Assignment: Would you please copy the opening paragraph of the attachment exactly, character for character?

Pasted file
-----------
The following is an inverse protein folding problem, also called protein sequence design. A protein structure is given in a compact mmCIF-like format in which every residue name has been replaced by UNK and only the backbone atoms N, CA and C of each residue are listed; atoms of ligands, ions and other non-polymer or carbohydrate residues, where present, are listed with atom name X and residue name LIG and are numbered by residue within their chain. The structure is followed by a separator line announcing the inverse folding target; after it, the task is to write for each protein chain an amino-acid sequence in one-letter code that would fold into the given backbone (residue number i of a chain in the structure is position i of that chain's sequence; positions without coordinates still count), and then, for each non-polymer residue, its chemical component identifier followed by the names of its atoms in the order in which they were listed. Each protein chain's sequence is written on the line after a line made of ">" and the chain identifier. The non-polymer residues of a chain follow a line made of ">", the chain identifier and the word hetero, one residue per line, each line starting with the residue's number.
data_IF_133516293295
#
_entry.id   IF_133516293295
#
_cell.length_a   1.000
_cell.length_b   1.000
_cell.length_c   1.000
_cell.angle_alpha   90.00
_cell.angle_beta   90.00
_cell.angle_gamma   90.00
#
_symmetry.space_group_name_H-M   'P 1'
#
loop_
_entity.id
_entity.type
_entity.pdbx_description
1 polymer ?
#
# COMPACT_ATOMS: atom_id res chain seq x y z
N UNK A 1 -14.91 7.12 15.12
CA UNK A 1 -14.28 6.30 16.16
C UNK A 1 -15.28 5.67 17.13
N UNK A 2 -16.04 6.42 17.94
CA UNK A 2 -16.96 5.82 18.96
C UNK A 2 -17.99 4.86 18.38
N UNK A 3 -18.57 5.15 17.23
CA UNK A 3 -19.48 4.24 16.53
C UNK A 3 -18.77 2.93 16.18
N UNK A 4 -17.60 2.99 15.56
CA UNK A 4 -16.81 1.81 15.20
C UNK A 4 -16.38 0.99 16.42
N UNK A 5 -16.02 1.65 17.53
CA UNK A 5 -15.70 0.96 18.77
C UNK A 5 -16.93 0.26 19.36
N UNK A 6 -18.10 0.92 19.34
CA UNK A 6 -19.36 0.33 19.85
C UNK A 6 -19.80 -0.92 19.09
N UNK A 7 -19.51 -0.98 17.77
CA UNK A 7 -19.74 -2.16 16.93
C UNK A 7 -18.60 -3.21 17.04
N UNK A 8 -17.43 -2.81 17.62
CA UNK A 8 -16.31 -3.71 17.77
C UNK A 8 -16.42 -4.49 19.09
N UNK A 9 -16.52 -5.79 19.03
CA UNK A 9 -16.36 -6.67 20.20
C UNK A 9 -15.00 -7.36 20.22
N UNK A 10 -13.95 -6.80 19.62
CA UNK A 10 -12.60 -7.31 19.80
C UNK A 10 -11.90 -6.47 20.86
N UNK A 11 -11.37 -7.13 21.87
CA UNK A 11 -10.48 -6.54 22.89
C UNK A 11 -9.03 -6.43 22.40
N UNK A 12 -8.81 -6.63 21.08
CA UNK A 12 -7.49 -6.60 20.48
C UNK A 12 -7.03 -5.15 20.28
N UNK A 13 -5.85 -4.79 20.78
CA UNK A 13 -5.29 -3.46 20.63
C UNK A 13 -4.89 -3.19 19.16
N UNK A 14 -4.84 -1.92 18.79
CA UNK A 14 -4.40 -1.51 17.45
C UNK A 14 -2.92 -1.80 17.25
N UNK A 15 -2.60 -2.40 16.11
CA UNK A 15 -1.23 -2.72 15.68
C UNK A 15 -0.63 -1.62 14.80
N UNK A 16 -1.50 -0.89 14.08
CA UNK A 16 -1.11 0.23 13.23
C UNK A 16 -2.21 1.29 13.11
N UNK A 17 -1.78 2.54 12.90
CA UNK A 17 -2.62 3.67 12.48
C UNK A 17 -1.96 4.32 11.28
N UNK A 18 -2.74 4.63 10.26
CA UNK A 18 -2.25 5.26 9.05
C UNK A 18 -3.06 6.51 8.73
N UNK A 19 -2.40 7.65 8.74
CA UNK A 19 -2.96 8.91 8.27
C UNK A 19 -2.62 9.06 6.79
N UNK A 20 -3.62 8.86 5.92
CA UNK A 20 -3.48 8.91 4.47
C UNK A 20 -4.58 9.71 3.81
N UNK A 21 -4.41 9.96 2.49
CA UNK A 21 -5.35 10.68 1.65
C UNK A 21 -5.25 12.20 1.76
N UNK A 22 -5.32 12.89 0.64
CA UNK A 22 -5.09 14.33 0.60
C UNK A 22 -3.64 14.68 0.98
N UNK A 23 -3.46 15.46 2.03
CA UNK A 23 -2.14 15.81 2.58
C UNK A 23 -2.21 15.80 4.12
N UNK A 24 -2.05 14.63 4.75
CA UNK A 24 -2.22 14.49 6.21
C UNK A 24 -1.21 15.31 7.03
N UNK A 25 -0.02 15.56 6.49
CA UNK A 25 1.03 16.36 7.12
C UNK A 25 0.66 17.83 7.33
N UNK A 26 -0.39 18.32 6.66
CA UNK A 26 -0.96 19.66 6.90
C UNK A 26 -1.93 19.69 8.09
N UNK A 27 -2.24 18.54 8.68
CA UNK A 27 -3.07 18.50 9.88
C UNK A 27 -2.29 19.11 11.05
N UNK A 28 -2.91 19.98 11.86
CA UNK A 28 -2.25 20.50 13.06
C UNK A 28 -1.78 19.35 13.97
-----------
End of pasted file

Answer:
The following is an inverse protein folding problem, also called protein sequence design. A protein structure is given in a compact mmCIF-like format in which every residue name has been replaced by UNK and only the backbone atoms N, CA and C of each residue are listed; atoms of ligands, ions and other non-polymer or carbohydrate residues, where present, are listed with atom name X and residue name LIG and are numbered by residue within their chain. The structure is followed by a separator line announcing the inverse folding target; after it, the task is to write for each protein chain an amino-acid sequence in one-letter code that would fold into the given backbone (residue number i of a chain in the structure is position i of that chain's sequence; positions without coordinates still count), and then, for each non-polymer residue, its chemical component identifier followed by the names of its atoms in the order in which they were listed. Each protein chain's sequence is written on the line after a line made of ">" and the chain identifier. The non-polymer residues of a chain follow a line made of ">", the chain identifier and the word hetero, one residue per line, each line starting with the residue's number.